Momentum investing is a strategy which looks at relative trailing 6- and 12- month price performance when determining which stocks to overweight. 2018 has been a good year for momentum stocks, which are up an impressive 11.4%*. Stocks exhibiting value characteristics, on the other hand, have been the worst performers, up only 1.6% during this same time period. However, with momentum outperforming value, as well as the broader equity market, some investors have begun to question whether the outperformance of momentum has run its course.
As shown in the chart below, momentum stocks have generated strong excess returns over value stocks on a rolling 12-month basis over the past 18 months. While the performance spread between the two factors tends to ebb and flow, the current spread between momentum and value has begun to narrow. Moreover, value continues to look more attractive from both a valuation perspective and should benefit from a macro backdrop that has historically favored value stocks.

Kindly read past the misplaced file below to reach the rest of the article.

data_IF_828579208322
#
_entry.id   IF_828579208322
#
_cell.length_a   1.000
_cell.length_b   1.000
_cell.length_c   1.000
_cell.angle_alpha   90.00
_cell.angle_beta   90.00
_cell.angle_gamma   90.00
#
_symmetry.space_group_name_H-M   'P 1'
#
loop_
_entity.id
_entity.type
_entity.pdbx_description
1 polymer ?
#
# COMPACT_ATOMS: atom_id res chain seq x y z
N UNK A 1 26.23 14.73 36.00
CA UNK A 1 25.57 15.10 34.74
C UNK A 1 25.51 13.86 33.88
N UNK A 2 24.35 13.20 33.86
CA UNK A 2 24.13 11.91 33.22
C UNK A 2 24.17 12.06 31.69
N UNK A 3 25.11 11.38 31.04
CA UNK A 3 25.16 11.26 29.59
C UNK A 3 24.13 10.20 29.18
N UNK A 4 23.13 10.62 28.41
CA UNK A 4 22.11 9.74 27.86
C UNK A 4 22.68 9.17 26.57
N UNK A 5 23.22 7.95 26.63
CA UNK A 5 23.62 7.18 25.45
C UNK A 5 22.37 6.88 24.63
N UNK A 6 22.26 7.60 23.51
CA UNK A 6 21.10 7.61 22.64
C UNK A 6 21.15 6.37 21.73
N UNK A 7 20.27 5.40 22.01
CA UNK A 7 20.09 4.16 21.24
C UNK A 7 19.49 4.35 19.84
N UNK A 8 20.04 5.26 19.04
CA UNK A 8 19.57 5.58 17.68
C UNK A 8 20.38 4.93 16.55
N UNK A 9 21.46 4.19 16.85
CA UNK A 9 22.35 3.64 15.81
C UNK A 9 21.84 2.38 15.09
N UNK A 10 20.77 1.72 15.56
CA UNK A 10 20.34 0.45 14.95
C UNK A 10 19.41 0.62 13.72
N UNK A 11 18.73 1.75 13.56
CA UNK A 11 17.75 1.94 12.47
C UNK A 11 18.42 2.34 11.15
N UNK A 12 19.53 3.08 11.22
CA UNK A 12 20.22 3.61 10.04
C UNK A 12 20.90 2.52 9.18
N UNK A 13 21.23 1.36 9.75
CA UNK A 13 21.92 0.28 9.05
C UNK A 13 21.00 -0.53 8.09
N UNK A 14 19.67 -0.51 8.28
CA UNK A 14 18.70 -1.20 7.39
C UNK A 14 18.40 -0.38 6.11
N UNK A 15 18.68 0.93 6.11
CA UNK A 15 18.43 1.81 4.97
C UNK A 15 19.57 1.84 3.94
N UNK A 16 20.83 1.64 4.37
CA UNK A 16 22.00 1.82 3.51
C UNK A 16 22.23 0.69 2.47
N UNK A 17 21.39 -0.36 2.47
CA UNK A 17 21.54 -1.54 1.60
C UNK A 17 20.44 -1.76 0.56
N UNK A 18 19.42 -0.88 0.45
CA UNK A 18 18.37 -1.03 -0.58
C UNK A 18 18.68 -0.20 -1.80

Changes in the composition of the benchmark can explain quite a bit of both the out and underperformance of the momentum factor over the past few years. Since the financial crisis, the momentum benchmark has evolved to look more and more like a growth benchmark, with significant exposure to sectors like information technology, consumer discretionary and industrials. While this is not always the case, the significant outperformance—and even the more recent performance challenges—can be attributable to a handful of specific stocks within those sectors.
A few weeks back, we outlined the case for value stocks given an economic backdrop of rising interest rates, a stronger dollar and a pickup in economic growth and inflation. However, given momentum is a technical strategy and not geared toward fundamentals, it is difficult to suggest the momentum trade will reverse itself anytime soon. Therefore, given the impressive outperformance of momentum and the tendency for factors to move in and out of favor over time, a prudent and balanced approach when investing suggests diversifying factor exposure.